Sudan's Beshir cancels Turkey visit



KHARTOUM, Guillaume Lavallee - Sudan's President Omar al-Beshir, the target of an international arrest warrant, has scrapped a visit to Turkey to join key political negotiations in Khartoum, official SUNA news agency said on Sunday.
Beshir rang Turkish President Abdullah Gul to say he can not spare the time to attend a meeting on Monday of the Organisation of the Islamic Conference (OIC) in Istanbul, SUNA said.



Sudan's Beshir cancels Turkey visit
The cancellation followed mounting speculation over Beshir's attendance at the economic summit of the Islamic grouping after the European Union, which Turkey hopes to join, told the Ankara government it should bar or arrest him.
Sudan's leader is wanted by the International Criminal Court (ICC) for trial on charges of war crimes and crimes against humanity in the western region of Darfur.
Turkey has pointed out it is not a signatory to the treaty which set up the Hague-based ICC, and that Beshir was invited to the meeting by the OIC and not Ankara.
"The Sudanese see and understand well the difficulties," a high-ranking Turkish diplomat who requested anonymity told AFP ahead of the cancellation.
Turkish Prime Minister Recep Tayyip Erdogan, head of the Islamist-rooted ruling AKP party, questioned the charges against Beshir and said that "no Muslim could perpetrate a genocide," according to Turkey's Anatolia news agency.
"If there was such a thing (a genocide), we could talk about it face to face with President Beshir," the first sitting national leader the ICC has indicted, said Erdogan.
Beshir was in Egypt on Sunday, taking part in a China-Africa summit in the Red Sea resort of Sharm el-Sheikh.
Aides said last week that the president intended to travel to Turkey but no final decision had been taken.
SUNA said Beshir has to return to Khartoum to "find a solution" to a dispute between his ruling National Congress Party and the Sudan People’s Liberation Movement, the former rebel party from south Sudan.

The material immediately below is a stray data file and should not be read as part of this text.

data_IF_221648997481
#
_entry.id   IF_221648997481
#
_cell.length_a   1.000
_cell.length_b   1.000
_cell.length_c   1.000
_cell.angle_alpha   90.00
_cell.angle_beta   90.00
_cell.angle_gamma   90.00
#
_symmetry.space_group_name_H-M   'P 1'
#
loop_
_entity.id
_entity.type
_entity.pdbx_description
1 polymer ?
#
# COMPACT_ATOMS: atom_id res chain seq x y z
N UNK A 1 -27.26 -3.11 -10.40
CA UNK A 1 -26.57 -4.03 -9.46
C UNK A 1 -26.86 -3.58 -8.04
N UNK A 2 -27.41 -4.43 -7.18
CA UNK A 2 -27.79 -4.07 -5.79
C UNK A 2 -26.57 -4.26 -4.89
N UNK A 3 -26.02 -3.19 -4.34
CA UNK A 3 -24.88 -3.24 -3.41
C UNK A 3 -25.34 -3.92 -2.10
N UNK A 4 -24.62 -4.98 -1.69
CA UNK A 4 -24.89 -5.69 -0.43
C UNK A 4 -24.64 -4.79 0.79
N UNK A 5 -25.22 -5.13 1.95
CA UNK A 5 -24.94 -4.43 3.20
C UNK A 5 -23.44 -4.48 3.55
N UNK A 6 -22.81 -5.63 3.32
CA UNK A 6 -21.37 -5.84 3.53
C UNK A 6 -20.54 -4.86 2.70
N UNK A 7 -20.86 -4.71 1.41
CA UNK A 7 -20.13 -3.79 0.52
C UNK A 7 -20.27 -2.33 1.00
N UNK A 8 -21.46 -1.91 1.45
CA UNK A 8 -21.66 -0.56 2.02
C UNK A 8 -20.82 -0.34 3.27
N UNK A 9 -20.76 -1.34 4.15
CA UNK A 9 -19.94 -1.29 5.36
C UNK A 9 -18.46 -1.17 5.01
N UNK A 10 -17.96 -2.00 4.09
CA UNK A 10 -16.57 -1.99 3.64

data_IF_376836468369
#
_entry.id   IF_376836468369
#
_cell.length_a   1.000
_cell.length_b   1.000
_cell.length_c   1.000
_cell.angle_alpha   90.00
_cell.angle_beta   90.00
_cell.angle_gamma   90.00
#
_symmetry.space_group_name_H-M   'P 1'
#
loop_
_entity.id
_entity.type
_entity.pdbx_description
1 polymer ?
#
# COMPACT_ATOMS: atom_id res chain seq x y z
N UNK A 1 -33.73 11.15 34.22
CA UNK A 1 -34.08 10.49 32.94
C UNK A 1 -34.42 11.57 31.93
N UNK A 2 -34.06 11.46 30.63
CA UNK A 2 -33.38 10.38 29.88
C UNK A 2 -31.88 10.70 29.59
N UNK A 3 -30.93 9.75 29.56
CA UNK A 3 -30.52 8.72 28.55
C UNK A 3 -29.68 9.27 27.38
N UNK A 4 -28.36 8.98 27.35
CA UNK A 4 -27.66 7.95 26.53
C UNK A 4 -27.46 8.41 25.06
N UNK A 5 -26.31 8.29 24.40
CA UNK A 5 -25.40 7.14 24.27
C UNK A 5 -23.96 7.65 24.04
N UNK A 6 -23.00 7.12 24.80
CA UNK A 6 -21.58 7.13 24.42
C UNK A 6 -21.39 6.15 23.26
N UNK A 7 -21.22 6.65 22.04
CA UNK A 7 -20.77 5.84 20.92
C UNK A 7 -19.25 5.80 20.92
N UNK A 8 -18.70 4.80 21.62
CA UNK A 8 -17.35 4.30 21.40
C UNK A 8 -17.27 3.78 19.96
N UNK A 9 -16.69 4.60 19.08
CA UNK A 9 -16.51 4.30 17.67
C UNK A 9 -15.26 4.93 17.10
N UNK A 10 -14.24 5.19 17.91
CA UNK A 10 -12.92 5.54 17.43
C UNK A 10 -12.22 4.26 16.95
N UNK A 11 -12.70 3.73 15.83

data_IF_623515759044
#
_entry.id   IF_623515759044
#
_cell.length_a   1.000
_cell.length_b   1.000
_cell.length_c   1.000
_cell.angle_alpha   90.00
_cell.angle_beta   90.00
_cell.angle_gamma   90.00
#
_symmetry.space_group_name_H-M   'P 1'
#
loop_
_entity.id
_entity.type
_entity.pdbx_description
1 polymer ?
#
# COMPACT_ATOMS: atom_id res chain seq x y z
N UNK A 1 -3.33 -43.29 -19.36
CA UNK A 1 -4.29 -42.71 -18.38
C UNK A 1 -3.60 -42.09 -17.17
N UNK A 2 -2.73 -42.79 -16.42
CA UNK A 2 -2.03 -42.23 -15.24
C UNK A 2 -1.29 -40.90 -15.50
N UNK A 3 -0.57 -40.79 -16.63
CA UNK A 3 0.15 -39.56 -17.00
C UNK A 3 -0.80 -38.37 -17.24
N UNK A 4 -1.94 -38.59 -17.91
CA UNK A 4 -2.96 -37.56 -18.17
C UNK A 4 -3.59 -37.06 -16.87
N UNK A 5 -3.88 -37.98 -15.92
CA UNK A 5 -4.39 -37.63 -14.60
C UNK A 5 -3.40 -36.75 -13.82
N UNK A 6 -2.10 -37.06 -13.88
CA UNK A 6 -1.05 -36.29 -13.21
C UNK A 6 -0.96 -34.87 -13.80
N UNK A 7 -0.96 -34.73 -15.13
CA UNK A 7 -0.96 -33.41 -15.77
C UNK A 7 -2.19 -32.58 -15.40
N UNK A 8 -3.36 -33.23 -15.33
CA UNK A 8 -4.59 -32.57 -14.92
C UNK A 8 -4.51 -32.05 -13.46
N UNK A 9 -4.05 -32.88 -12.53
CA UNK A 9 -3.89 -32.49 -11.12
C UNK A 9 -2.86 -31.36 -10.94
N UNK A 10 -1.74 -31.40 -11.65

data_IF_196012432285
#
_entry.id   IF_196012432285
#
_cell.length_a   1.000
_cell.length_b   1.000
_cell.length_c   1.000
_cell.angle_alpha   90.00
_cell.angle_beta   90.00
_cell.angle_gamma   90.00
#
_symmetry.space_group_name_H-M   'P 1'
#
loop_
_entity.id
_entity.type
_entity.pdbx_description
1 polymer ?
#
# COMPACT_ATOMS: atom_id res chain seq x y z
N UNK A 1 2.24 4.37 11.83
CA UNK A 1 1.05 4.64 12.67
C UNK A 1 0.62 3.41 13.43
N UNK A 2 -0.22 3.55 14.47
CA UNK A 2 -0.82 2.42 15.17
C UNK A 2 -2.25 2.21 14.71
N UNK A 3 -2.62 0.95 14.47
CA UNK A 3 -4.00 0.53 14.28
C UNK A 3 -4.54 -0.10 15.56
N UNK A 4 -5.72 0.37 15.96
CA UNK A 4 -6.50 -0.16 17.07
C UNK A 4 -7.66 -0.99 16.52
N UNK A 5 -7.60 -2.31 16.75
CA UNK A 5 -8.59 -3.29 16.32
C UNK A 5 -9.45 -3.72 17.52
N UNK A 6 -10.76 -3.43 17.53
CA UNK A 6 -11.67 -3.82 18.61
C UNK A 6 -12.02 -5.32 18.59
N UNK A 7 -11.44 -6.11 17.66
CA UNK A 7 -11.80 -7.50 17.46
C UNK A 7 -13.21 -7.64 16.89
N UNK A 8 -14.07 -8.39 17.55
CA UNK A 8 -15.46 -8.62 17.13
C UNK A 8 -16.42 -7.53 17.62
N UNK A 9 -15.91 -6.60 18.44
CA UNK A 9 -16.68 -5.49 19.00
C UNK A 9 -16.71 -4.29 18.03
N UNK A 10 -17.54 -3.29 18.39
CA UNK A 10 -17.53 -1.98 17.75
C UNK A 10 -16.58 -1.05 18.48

The two sides signed a Comprehensive Peace Agreement in 2005 after 22 years of north-south civil war that saw largely Christian and animist rebels pitted against the Khartoum government.
The parties held talks on Sunday in Khartoum on disputes over plans for a general election in April 2010 and a referendum in January 2011 on independence for the south, political sources said.
"Because of the need to consult the president in coming days on these issues, (he) has put off his journey to Turkey," SUNA said,
China as well as several African and Arab countries criticised the ICC when it announced the arrest warrant, and Beshir promptly received an invitation to Cairo from Egyptian President Hosni Mubarak.
Last year, Turkey came under fire for hosting Beshir twice, before the warrant was issued: a bilateral visit in January and then at multilateral cooperation talks with African leaders in August.
The United Nations says up to 300,000 people have died and 2.7 million fled their homes since ethnic minority rebels in Darfur first rose up against the Arab-dominated government in Khartoum in February 2003.
The Sudanese government disputes the death toll, saying 10,000 people died.
The OIC summit, set to address issues of trade and poverty, is expected to draw other Muslim leaders, including Syrian President Bashir al-Assad, Palestinian premier Salam Fayyad and newly re-elected Afghan President Hamid Karzai.
Iranian President Mahmoud Ahmadinejad is in Istanbul for the OIC summit after Erdogan visited Tehran last month when the two countries signed partnerships on trade and energy.
Ankara's efforts to build closer ties in the Muslim world -- including Iran, Sudan and Syria -- that are at odds with the West have raised concerns in the West that Turkey, a NATO member, is turning toward the East.
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Monday, November 9th 2009
Guillaume Lavallee
           


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